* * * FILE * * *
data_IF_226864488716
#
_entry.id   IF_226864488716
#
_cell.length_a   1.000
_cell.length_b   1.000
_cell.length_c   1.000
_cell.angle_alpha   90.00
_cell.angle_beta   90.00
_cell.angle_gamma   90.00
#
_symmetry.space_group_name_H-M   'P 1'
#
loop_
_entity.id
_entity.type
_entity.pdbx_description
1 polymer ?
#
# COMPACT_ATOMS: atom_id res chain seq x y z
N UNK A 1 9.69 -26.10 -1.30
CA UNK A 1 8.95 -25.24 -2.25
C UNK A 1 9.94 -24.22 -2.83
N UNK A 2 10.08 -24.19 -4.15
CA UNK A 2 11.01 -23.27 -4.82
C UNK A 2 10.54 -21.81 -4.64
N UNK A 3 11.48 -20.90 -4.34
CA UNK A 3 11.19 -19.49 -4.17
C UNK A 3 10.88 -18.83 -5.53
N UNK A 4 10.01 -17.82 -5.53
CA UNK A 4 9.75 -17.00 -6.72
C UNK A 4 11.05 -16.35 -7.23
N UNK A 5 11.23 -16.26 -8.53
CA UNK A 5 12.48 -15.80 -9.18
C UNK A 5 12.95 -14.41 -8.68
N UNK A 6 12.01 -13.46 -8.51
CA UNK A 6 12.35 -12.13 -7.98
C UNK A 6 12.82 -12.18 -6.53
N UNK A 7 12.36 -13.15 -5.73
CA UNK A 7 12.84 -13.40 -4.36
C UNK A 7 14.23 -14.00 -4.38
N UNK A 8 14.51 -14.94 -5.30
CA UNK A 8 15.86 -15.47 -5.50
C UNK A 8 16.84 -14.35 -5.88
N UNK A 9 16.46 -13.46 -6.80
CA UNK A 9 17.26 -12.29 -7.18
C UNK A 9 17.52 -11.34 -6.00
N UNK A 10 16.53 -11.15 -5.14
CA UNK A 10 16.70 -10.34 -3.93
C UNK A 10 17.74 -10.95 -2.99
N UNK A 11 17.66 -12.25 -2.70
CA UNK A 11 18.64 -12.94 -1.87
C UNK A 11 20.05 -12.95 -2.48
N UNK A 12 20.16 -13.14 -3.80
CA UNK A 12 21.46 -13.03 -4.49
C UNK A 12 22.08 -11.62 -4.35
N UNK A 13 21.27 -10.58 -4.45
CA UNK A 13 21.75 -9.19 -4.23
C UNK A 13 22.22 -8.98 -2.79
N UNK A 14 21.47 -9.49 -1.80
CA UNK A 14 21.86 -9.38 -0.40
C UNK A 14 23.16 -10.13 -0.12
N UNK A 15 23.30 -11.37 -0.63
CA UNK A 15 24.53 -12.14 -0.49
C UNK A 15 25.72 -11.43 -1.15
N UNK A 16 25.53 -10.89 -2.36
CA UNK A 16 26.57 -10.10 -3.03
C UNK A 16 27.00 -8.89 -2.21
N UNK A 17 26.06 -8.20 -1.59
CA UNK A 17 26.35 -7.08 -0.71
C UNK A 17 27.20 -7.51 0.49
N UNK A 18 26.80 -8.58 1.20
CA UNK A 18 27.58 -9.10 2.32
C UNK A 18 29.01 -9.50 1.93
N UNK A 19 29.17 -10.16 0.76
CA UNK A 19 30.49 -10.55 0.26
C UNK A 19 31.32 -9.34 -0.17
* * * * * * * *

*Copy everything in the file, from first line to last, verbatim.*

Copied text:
data_IF_226864488716
#
_entry.id   IF_226864488716
#
_cell.length_a   1.000
_cell.length_b   1.000
_cell.length_c   1.000
_cell.angle_alpha   90.00
_cell.angle_beta   90.00
_cell.angle_gamma   90.00
#
_symmetry.space_group_name_H-M   'P 1'
#
loop_
_entity.id
_entity.type
_entity.pdbx_description
1 polymer ?
#
# COMPACT_ATOMS: atom_id res chain seq x y z
N UNK A 1 9.69 -26.10 -1.30
CA UNK A 1 8.95 -25.24 -2.25
C UNK A 1 9.94 -24.22 -2.83
N UNK A 2 10.08 -24.19 -4.15
CA UNK A 2 11.01 -23.27 -4.82
C UNK A 2 10.54 -21.81 -4.64
N UNK A 3 11.48 -20.90 -4.34
CA UNK A 3 11.19 -19.49 -4.17
C UNK A 3 10.88 -18.83 -5.53
N UNK A 4 10.01 -17.82 -5.53
CA UNK A 4 9.75 -17.00 -6.72
C UNK A 4 11.05 -16.35 -7.23
N UNK A 5 11.23 -16.26 -8.53
CA UNK A 5 12.48 -15.80 -9.18
C UNK A 5 12.95 -14.41 -8.68
N UNK A 6 12.01 -13.46 -8.51
CA UNK A 6 12.35 -12.13 -7.98
C UNK A 6 12.82 -12.18 -6.53
N UNK A 7 12.36 -13.15 -5.73
CA UNK A 7 12.84 -13.40 -4.36
C UNK A 7 14.23 -14.00 -4.38
N UNK A 8 14.51 -14.94 -5.30
CA UNK A 8 15.86 -15.47 -5.50
C UNK A 8 16.84 -14.35 -5.88
N UNK A 9 16.46 -13.46 -6.80
CA UNK A 9 17.26 -12.29 -7.18
C UNK A 9 17.52 -11.34 -6.00
N UNK A 10 16.53 -11.15 -5.14
CA UNK A 10 16.70 -10.34 -3.93
C UNK A 10 17.74 -10.95 -2.99
N UNK A 11 17.66 -12.25 -2.70
CA UNK A 11 18.64 -12.94 -1.87
C UNK A 11 20.05 -12.95 -2.48
N UNK A 12 20.16 -13.14 -3.80
CA UNK A 12 21.46 -13.03 -4.49
C UNK A 12 22.08 -11.62 -4.35
N UNK A 13 21.27 -10.58 -4.45
CA UNK A 13 21.75 -9.19 -4.23
C UNK A 13 22.22 -8.98 -2.79
N UNK A 14 21.47 -9.49 -1.80
CA UNK A 14 21.86 -9.38 -0.40
C UNK A 14 23.16 -10.13 -0.12
N UNK A 15 23.30 -11.37 -0.63
CA UNK A 15 24.53 -12.14 -0.49
C UNK A 15 25.72 -11.43 -1.15
N UNK A 16 25.53 -10.89 -2.36
CA UNK A 16 26.57 -10.10 -3.03
C UNK A 16 27.00 -8.89 -2.21
N UNK A 17 26.06 -8.20 -1.59
CA UNK A 17 26.35 -7.08 -0.71
C UNK A 17 27.20 -7.51 0.49
N UNK A 18 26.80 -8.58 1.20
CA UNK A 18 27.58 -9.10 2.32
C UNK A 18 29.01 -9.50 1.93
N UNK A 19 29.17 -10.16 0.76
CA UNK A 19 30.49 -10.55 0.26
C UNK A 19 31.32 -9.34 -0.17